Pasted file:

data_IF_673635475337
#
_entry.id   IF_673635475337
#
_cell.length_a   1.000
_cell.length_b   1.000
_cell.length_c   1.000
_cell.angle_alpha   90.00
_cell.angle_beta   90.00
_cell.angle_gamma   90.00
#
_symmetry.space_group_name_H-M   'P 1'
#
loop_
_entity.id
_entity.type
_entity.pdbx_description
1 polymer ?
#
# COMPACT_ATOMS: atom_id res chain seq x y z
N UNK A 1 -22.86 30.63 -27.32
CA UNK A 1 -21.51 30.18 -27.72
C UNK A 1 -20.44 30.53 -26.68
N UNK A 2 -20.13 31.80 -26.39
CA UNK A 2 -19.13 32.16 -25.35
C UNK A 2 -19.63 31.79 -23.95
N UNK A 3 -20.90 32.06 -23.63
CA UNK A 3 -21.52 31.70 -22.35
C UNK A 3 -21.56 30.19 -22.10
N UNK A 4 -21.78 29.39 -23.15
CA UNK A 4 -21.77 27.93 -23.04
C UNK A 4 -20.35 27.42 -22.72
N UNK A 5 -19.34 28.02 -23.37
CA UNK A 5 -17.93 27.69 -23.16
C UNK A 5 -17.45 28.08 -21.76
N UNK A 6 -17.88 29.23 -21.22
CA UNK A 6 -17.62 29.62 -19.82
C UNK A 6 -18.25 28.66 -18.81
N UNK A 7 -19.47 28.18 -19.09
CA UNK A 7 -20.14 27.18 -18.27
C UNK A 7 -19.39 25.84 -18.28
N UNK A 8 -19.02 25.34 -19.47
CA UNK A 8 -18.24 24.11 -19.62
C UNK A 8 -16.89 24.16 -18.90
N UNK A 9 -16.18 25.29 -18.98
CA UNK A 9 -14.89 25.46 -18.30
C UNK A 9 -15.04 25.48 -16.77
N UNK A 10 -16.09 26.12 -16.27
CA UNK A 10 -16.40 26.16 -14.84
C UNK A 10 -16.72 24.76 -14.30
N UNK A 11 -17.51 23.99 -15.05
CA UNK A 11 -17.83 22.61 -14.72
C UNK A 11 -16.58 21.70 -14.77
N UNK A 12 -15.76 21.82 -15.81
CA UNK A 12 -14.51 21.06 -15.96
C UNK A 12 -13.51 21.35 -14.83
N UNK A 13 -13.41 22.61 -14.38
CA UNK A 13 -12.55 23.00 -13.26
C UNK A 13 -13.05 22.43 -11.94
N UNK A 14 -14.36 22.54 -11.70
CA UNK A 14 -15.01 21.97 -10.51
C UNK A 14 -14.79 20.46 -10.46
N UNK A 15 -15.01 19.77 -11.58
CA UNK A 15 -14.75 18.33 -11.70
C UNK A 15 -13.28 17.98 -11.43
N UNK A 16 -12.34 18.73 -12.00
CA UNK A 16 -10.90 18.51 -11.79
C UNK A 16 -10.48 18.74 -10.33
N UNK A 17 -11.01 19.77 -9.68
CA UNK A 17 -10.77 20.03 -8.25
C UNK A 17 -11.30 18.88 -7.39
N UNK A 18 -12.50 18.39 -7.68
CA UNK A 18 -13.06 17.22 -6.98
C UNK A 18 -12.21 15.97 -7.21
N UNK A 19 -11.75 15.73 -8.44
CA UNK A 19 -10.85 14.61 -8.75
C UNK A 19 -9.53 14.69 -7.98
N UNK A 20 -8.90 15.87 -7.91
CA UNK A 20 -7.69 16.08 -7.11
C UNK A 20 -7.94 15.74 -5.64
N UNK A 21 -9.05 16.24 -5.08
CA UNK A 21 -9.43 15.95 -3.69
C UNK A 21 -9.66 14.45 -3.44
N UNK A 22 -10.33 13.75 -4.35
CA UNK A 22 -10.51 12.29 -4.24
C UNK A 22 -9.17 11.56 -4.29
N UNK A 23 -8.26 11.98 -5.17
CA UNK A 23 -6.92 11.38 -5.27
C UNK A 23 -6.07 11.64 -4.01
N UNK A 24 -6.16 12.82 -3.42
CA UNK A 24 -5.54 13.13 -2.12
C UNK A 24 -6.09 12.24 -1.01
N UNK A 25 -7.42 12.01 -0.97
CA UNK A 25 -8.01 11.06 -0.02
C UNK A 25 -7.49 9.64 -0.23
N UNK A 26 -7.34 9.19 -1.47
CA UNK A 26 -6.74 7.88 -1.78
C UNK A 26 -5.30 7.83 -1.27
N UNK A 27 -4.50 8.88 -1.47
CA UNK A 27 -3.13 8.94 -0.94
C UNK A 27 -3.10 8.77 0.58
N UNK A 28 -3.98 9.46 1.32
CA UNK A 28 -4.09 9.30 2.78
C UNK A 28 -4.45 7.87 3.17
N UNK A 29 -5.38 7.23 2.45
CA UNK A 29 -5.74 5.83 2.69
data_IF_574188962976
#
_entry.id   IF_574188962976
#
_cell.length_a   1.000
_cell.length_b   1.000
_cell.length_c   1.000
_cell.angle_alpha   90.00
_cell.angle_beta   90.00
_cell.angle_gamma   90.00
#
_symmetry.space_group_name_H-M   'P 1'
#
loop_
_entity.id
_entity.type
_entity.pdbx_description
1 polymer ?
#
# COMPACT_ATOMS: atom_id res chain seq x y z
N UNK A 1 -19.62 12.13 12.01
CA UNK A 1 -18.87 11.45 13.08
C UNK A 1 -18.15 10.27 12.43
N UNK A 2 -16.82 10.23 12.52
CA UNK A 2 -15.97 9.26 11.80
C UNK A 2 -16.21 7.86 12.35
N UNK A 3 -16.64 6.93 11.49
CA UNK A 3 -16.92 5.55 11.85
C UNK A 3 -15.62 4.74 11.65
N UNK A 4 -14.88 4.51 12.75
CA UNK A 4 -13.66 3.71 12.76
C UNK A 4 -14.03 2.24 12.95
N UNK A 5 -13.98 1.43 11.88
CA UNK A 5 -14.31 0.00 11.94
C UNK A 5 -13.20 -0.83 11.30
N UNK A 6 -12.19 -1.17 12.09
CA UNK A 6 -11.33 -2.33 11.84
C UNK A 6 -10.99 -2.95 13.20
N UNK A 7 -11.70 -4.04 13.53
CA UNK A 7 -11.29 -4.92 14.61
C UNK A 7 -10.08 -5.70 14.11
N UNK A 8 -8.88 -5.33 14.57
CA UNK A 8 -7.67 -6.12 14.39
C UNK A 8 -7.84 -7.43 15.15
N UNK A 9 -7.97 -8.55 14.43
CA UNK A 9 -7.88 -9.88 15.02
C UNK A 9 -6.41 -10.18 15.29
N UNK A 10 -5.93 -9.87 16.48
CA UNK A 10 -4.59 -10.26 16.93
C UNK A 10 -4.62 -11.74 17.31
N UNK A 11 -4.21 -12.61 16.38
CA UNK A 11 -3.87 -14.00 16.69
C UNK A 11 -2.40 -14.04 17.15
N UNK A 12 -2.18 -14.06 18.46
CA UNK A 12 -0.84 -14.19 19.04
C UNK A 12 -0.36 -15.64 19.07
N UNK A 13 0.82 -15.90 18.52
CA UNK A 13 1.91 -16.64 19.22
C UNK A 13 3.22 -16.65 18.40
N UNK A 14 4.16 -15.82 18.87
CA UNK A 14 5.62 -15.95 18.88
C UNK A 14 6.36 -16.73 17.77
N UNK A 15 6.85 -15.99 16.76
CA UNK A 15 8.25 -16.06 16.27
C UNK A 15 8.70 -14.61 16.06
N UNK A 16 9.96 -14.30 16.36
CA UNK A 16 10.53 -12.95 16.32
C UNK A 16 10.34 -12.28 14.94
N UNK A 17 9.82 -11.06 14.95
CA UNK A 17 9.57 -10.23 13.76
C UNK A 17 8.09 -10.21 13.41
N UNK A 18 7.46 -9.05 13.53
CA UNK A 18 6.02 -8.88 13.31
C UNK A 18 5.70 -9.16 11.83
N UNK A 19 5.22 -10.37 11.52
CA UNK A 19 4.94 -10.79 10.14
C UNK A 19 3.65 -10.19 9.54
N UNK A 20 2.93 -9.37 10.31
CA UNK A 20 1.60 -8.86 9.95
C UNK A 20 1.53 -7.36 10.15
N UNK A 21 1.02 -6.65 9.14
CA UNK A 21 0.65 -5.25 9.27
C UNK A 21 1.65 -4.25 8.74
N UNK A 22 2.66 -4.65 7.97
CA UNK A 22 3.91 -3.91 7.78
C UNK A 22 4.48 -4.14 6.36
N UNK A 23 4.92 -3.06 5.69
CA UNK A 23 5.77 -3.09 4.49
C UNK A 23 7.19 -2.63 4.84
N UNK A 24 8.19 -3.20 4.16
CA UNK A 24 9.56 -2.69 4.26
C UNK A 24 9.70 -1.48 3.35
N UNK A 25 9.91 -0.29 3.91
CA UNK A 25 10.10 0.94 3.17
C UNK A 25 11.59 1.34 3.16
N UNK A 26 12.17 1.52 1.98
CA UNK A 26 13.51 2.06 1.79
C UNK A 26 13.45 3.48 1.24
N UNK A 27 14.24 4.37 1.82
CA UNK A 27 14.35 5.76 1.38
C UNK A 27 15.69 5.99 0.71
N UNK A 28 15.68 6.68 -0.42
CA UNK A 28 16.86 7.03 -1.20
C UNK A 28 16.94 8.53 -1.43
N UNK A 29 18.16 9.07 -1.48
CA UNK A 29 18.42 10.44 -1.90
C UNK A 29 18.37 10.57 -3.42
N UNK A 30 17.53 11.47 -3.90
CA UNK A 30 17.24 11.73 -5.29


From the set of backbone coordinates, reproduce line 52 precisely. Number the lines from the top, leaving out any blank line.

CA UNK A 11 -17.83 22.61 -14.72